Although Sufism is usually linked with Islam, there are also more unconventional interpretations of the tradition. These include the ecumenical strand founded in the West in the early 20th century by Hazrat Inayat Khan, known as Universal Sufism. This has its roots in the traditional Chishti Sufi order, but is now a separate tradition noted for its inclusive approach to other religions. Sufism’s preference for process over doctrine and dogma means the tradition has a history of attracting believers from other faiths. One of the most notable of these was the Trappist monk, Catholic author and peace activist Thomas Merton, who wrote that ‘Sufis are after what we’re after: the dissolution of one’s present status in order to be reintegrated on a new level.’
Central to the wide appeal of Sufism are its rich cultural traditions, notably in the areas of literature and music. Rūmī is the best-known Sufi poet, but the poetry of Farid-ud-Din Attar, Saadi, Hafiz and Omar Khayyám has also reached wide audiences in the West. Islamic orthodoxy preaches that music has no place in its liturgy and some branches of the Naqshbandi and Qadiri Sufi orders frown upon music. But, as Hazrat Inayat Khan, who was an expert player of the Indian stringed instrument known as the vina, explains: ‘of all the arts, music has a particular spiritual value and meaning [...] this is why music has always played an important role in Sufism.’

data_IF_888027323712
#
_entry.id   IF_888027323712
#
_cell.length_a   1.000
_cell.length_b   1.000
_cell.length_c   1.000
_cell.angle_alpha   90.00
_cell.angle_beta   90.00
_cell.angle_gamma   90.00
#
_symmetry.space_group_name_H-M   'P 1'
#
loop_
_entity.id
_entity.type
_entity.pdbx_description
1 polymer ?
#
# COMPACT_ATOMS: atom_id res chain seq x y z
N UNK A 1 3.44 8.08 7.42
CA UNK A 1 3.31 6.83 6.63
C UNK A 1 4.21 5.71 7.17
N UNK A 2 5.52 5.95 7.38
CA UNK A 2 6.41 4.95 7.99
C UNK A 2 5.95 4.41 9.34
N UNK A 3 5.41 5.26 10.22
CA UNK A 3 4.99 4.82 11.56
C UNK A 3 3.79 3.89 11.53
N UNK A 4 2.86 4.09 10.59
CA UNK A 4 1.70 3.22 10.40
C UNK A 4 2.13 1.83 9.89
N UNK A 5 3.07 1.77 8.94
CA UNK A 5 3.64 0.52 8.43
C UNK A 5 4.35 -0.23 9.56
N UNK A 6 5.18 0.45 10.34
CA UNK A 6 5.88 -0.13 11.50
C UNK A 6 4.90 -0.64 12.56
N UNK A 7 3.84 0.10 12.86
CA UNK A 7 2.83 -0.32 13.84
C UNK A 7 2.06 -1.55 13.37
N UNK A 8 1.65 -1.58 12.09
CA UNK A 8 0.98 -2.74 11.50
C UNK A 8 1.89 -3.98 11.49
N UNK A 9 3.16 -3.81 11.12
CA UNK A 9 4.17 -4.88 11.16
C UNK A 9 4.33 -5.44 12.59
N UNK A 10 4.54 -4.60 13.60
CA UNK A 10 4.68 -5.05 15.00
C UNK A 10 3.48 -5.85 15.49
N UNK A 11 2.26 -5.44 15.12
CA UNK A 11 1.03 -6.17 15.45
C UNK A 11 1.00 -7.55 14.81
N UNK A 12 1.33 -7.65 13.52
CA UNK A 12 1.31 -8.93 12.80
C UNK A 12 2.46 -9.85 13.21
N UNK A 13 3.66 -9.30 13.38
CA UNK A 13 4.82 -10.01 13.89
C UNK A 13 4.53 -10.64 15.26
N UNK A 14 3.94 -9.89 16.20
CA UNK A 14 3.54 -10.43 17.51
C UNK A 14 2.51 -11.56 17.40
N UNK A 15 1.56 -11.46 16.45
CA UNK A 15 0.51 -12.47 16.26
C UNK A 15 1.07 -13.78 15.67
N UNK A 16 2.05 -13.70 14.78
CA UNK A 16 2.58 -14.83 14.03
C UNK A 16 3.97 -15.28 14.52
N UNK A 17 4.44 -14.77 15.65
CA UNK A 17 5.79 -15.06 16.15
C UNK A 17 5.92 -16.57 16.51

To understand the spiritual link between Sufism and music it is necessary to understand the structure of a Sufi ritual. The journey from the visible material world to the divine and invisible inner world takes place during a ceremony known as a zikr, which translates as ‘remembrance of God’. The zikr generates the state of spiritual ecstasy or trance known as wajd, with fanā being the ultimate goal. Fanā literally means to be dissolved or annihilated and it refers to the negation of the self that is required to achieve union with the Infinite. The form of the zikr varies between brotherhoods, but in most, including the performances by Al-Tarīqah al Gazoulia, both chanted and instrumental music play an important role. Just as there are many definitions of Sufism, so there are many types of Sufi music. Most familiar to Western audiences are the sounds of the ney, tanbur, kemenche, oud and qanun that accompany the Turkish Whirling Dervishes, as well as the ecstatic singing of Nusrat Fateh Ali Khan and other great qawwali singers from Pakistan. Less familiar is the more nuanced music found in the rituals such as those of Al-Tarīqah al Gazoulia. In these, the order (tariqa) is led by a spiritually empowered master (sheikh) in a rhythmic sequence of chants of increasing intensity that build towards the spiritual ecstasy of wajd. Rūmī summed up this Sufi goal when he declared ‘be drunk on love, for love is all that exists’.